For Immediate Release — February 10, 2014 | Pacific
Lawrence Torres III: Public Affairs Specialist | 644-5786
OKINAWA, JAPAN — February 10, 2014 — Marilyn Hawks, a 3rd grade science teacher at Bechtel Elementary School in Okinawa, Japan, was selected as the 2012 DoDEA K-6 awardee of the Presidential Awards for Excellence in Mathematics and Science Teaching (PAEMST).
Marilyn Hawks prompts her 3rd grade students to think through a challenging
science problem at Bechtel Elementary School in Okinawa, Japan. Hawks was
selected as the 2012 DoDEA K-6 awardee of the Presidential Awards for
Excellence in Mathematics and Science Teaching (PAEMST) - the highest
national honor given to teachers of mathematics and science in the US.
Hawks was among 102 mathematics and science teachers named by President Obama on Dec. 20, 2013 for the prestigious PAEMST award which represents the highest national honor given to teachers of mathematics and science in the U.S. Each teacher was competitively selected by committees composed of prominent mathematicians, scientists, mathematics/science educators, district-level personnel, and classroom teachers.
Hawks said the PAEMST program process helped refine her teaching skills, which was a benefit for her students.
“I firmly believe that encouraging children to wonder and ask questions about their environment leads to a lifelong curiosity and interest in science,” said Hawks, who has been teaching for 36 years. “My classroom is filled with living critters, rocks, magnets, microscopes, and all things science. We are constantly asking questions and exploring the world around us.”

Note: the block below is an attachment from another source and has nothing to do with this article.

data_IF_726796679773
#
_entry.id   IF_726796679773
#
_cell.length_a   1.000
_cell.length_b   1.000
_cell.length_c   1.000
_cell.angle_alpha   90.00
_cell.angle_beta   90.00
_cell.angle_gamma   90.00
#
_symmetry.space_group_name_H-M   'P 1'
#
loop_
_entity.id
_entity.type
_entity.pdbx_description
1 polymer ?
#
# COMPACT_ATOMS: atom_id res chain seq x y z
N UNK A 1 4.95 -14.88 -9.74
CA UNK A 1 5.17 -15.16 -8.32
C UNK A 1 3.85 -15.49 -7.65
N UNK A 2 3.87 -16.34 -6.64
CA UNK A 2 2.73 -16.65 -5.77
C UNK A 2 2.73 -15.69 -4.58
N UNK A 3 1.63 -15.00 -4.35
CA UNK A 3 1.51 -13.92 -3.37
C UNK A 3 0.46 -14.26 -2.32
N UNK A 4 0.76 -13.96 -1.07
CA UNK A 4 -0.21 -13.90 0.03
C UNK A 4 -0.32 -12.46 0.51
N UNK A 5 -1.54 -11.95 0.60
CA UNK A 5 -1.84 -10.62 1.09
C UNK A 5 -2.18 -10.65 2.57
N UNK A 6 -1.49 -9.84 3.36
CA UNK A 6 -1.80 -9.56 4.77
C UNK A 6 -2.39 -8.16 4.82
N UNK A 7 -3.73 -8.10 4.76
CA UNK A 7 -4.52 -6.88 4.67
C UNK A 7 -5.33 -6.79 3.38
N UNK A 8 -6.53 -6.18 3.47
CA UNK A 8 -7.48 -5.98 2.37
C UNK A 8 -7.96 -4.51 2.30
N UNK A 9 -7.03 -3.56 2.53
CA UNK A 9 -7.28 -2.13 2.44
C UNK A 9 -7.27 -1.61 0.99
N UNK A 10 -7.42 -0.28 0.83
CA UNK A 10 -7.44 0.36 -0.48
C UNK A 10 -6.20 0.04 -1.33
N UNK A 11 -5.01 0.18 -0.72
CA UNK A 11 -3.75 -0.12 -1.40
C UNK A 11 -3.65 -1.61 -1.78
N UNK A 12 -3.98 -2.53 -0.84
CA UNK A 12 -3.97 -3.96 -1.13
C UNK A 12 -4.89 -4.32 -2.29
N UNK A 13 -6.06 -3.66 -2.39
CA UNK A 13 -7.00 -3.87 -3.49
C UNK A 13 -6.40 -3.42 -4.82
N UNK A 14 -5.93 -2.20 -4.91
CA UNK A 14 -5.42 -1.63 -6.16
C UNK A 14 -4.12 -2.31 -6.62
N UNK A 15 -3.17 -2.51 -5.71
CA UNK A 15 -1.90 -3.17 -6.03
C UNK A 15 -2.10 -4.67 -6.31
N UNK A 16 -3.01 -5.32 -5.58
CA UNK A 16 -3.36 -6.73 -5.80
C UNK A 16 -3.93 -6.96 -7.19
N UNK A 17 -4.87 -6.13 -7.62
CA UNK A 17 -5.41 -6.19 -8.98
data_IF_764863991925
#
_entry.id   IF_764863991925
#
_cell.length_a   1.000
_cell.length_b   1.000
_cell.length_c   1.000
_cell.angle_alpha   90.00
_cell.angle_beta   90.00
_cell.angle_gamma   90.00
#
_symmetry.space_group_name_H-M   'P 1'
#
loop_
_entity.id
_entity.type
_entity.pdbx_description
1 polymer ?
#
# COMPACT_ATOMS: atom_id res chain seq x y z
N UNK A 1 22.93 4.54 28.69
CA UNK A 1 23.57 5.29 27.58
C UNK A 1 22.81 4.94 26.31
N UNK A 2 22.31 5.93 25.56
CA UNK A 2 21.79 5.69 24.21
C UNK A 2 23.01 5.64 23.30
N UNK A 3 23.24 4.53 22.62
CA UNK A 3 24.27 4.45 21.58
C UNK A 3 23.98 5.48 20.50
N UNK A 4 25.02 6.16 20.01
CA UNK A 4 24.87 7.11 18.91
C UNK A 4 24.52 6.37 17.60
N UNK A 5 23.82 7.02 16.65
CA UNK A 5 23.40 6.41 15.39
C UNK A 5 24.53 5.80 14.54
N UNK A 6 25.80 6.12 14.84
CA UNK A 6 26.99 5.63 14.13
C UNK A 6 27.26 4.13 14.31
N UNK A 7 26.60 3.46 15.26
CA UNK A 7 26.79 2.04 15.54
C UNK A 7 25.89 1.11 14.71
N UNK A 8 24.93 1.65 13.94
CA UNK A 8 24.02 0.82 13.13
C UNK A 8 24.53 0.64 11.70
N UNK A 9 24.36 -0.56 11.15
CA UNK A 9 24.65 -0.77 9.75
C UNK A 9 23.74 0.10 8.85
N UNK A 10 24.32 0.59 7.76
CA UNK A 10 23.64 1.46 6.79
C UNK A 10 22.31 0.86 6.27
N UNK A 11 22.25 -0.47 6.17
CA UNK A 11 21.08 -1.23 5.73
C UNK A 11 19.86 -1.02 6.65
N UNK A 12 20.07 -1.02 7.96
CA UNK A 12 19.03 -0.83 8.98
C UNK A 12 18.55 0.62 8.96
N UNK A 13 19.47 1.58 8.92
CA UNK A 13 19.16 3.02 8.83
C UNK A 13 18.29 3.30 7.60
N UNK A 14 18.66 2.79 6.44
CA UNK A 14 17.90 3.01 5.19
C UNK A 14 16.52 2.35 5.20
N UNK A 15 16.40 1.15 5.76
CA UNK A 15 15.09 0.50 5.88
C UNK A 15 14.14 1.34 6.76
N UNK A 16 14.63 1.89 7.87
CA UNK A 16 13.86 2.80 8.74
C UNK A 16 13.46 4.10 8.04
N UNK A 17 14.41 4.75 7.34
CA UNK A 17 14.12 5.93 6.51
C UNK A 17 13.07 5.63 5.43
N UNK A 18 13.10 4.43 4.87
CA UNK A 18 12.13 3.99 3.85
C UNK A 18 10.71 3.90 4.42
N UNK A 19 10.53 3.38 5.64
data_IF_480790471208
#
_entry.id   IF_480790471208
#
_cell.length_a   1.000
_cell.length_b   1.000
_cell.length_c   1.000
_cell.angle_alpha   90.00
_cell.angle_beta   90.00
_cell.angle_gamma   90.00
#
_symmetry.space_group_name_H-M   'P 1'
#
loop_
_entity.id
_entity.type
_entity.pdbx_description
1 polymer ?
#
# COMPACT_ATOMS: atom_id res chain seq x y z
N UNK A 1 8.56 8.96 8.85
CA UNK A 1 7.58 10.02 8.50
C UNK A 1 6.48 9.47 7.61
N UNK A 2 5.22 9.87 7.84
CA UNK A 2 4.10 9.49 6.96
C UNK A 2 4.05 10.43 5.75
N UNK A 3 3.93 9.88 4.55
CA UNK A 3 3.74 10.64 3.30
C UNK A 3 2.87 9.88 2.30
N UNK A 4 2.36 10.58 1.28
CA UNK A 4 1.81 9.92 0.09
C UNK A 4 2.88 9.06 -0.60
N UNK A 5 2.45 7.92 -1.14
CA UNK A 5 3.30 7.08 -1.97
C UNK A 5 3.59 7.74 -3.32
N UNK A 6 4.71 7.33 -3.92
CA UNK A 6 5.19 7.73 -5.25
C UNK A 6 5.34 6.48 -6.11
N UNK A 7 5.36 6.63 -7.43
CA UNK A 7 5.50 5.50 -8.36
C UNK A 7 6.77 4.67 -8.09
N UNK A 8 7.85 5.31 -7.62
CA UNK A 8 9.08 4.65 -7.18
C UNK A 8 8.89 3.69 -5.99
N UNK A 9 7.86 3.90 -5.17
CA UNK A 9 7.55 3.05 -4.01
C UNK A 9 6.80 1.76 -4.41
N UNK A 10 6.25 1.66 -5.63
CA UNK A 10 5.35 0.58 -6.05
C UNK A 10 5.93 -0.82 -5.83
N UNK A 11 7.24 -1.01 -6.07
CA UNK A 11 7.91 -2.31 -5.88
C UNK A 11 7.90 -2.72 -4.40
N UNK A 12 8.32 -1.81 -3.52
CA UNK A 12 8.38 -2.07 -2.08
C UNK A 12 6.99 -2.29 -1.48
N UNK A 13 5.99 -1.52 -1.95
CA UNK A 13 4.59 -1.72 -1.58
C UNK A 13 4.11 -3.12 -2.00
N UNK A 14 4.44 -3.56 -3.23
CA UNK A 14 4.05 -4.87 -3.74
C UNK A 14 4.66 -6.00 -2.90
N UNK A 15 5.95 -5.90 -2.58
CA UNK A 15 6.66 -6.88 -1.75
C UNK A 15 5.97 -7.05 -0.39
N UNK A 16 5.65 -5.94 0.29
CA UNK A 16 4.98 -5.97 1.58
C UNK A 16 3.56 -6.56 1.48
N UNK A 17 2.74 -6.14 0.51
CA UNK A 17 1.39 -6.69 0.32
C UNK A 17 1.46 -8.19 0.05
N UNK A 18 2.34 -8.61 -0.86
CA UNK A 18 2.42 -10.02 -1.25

A 3rd grade student inspects silkworms in Marilyn Hawks’ science class at Bechtel
Elementary School in Okinawa, Japan.
Sheila Reed, also a 3rd grade teacher at Bechtel ES, said her daughter Erin Walden never wanted to miss a day of school in 3rd grade because she knew there would always be something interesting and exciting to learn each day with Hawks.
“Mrs. Hawks’ habitat of hermit crabs, fish, frogs, turtles, a parakeet and silk worms is the class that students and their parents hope to be placed in,” Reed said. “This type of environment, of course, provides stimulating learning opportunities, investigations, and the chance for students to practice the responsibilities of caring for pets.”
Reed said Hawks offered formal workshops in the district, gave countless hours of her own time to organize school-wide science fairs, set up various habitats for other classrooms and designed science centers for grade-level exploration days.
Walden said there are lots of reasons that kids who were in Hawks’ class love science, but “one of those very important reasons is ‘Mrs. Hawks taught them.’”
“Mrs. Hawks didn’t teach out of the book as much as other teachers did,” Walden said. “We learned by asking questions and then doing tests or experiments to find the answer. What I have discovered is that Mrs. Hawks is a spectacular scientist!”